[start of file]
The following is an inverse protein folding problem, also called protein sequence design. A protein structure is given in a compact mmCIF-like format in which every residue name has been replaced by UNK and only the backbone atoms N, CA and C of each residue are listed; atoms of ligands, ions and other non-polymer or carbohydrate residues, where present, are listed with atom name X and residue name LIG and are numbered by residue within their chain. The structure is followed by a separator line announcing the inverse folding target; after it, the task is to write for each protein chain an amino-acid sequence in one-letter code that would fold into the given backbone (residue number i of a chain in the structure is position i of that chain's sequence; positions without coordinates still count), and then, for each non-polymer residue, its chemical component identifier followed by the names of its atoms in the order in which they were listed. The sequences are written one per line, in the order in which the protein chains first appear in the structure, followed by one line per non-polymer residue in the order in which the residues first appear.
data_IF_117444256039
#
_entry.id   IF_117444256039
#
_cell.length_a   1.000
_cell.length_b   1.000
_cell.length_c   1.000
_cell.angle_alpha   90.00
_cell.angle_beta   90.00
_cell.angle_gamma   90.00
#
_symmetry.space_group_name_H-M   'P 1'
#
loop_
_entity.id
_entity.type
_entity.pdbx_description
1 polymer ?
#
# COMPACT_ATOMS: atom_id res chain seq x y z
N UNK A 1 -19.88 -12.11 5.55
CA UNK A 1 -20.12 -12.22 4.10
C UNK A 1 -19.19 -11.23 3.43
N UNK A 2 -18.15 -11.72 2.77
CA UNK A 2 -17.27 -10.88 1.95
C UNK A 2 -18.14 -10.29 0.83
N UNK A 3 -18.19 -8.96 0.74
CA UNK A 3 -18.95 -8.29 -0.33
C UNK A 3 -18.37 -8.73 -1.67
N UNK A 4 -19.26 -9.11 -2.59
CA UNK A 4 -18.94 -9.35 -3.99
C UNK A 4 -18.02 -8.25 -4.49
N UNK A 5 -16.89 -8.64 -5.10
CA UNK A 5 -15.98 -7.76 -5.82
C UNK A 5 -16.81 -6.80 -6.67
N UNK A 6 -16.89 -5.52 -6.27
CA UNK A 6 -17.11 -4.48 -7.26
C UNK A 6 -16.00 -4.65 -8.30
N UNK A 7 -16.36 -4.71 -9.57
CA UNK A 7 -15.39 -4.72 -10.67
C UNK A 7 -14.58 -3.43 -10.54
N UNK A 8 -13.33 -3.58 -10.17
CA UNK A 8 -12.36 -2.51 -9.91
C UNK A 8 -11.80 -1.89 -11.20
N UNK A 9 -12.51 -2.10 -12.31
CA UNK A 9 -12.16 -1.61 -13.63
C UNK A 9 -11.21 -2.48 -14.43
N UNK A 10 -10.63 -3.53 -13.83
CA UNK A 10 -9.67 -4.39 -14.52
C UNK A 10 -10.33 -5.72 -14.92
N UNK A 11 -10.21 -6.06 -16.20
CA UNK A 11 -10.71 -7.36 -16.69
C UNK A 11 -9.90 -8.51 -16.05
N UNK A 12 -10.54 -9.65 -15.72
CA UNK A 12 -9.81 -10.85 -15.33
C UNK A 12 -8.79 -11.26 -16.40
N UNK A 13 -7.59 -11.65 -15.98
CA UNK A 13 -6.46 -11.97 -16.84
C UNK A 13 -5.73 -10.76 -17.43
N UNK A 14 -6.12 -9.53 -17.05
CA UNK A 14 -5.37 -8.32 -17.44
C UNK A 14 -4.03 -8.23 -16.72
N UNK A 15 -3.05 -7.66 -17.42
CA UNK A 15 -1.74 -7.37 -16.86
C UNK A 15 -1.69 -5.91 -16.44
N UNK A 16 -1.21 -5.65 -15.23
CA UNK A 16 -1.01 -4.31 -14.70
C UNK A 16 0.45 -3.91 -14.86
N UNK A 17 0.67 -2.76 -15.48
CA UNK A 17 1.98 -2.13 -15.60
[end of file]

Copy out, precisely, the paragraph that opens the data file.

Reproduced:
The following is an inverse protein folding problem, also called protein sequence design. A protein structure is given in a compact mmCIF-like format in which every residue name has been replaced by UNK and only the backbone atoms N, CA and C of each residue are listed; atoms of ligands, ions and other non-polymer or carbohydrate residues, where present, are listed with atom name X and residue name LIG and are numbered by residue within their chain. The structure is followed by a separator line announcing the inverse folding target; after it, the task is to write for each protein chain an amino-acid sequence in one-letter code that would fold into the given backbone (residue number i of a chain in the structure is position i of that chain's sequence; positions without coordinates still count), and then, for each non-polymer residue, its chemical component identifier followed by the names of its atoms in the order in which they were listed. The sequences are written one per line, in the order in which the protein chains first appear in the structure, followed by one line per non-polymer residue in the order in which the residues first appear.